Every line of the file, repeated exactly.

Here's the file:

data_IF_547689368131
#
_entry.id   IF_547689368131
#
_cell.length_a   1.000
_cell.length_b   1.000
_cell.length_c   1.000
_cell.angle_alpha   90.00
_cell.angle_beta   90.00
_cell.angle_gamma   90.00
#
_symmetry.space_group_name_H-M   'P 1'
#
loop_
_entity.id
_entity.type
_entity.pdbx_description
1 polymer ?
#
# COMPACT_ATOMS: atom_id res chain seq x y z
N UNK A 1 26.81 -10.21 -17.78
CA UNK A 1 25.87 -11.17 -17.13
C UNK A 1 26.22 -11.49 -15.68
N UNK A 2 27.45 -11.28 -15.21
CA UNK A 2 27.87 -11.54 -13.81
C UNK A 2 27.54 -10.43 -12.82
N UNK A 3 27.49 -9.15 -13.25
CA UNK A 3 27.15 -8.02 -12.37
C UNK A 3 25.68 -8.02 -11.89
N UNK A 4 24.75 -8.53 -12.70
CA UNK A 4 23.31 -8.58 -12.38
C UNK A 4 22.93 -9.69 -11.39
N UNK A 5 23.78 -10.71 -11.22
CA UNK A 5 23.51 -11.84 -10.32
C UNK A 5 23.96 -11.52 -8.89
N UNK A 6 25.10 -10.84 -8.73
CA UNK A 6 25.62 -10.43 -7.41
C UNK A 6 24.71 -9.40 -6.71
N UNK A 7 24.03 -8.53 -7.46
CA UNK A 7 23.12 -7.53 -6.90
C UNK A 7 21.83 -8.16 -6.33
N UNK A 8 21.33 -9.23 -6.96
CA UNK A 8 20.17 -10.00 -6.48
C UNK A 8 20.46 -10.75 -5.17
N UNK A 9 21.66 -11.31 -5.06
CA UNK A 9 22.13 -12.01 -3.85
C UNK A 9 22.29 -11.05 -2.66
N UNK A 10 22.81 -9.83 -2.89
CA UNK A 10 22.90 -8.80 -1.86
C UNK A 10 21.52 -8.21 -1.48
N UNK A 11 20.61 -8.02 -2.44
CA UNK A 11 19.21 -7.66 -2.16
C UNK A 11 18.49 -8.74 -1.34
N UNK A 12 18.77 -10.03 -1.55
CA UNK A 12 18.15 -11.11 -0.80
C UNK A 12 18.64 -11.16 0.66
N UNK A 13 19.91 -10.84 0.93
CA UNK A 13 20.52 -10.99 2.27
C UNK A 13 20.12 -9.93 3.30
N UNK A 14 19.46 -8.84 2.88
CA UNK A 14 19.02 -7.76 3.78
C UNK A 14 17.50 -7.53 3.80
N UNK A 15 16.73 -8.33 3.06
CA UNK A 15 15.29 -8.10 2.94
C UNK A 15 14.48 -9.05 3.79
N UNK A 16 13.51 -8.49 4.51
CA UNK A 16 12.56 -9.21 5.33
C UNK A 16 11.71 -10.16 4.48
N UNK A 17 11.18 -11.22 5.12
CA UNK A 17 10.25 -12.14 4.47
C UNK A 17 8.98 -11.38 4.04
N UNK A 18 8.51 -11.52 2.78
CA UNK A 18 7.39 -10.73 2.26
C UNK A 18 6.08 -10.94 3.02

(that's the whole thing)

data_IF_547689368131
#
_entry.id   IF_547689368131
#
_cell.length_a   1.000
_cell.length_b   1.000
_cell.length_c   1.000
_cell.angle_alpha   90.00
_cell.angle_beta   90.00
_cell.angle_gamma   90.00
#
_symmetry.space_group_name_H-M   'P 1'
#
loop_
_entity.id
_entity.type
_entity.pdbx_description
1 polymer ?
#
# COMPACT_ATOMS: atom_id res chain seq x y z
N UNK A 1 26.81 -10.21 -17.78
CA UNK A 1 25.87 -11.17 -17.13
C UNK A 1 26.22 -11.49 -15.68
N UNK A 2 27.45 -11.28 -15.21
CA UNK A 2 27.87 -11.54 -13.81
C UNK A 2 27.54 -10.43 -12.82
N UNK A 3 27.49 -9.15 -13.25
CA UNK A 3 27.15 -8.02 -12.37
C UNK A 3 25.68 -8.02 -11.89
N UNK A 4 24.75 -8.53 -12.70
CA UNK A 4 23.31 -8.58 -12.38
C UNK A 4 22.93 -9.69 -11.39
N UNK A 5 23.78 -10.71 -11.22
CA UNK A 5 23.51 -11.84 -10.32
C UNK A 5 23.96 -11.52 -8.89
N UNK A 6 25.10 -10.84 -8.73
CA UNK A 6 25.62 -10.43 -7.41
C UNK A 6 24.71 -9.40 -6.71
N UNK A 7 24.03 -8.53 -7.46
CA UNK A 7 23.12 -7.53 -6.90
C UNK A 7 21.83 -8.16 -6.33
N UNK A 8 21.33 -9.23 -6.96
CA UNK A 8 20.17 -10.00 -6.48
C UNK A 8 20.46 -10.75 -5.17
N UNK A 9 21.66 -11.31 -5.06
CA UNK A 9 22.13 -12.01 -3.85
C UNK A 9 22.29 -11.05 -2.66
N UNK A 10 22.81 -9.83 -2.89
CA UNK A 10 22.90 -8.80 -1.86
C UNK A 10 21.52 -8.21 -1.48
N UNK A 11 20.61 -8.02 -2.44
CA UNK A 11 19.21 -7.66 -2.16
C UNK A 11 18.49 -8.74 -1.34
N UNK A 12 18.77 -10.03 -1.55
CA UNK A 12 18.15 -11.11 -0.80
C UNK A 12 18.64 -11.16 0.66
N UNK A 13 19.91 -10.84 0.93
CA UNK A 13 20.52 -10.99 2.27
C UNK A 13 20.12 -9.93 3.30
N UNK A 14 19.46 -8.84 2.88
CA UNK A 14 19.02 -7.76 3.78
C UNK A 14 17.50 -7.53 3.80
N UNK A 15 16.73 -8.33 3.06
CA UNK A 15 15.29 -8.10 2.94
C UNK A 15 14.48 -9.05 3.79
N UNK A 16 13.51 -8.49 4.51
CA UNK A 16 12.56 -9.21 5.33
C UNK A 16 11.71 -10.16 4.48
N UNK A 17 11.18 -11.22 5.12
CA UNK A 17 10.25 -12.14 4.47
C UNK A 17 8.98 -11.38 4.04
N UNK A 18 8.51 -11.52 2.78
CA UNK A 18 7.39 -10.73 2.26
C UNK A 18 6.08 -10.94 3.02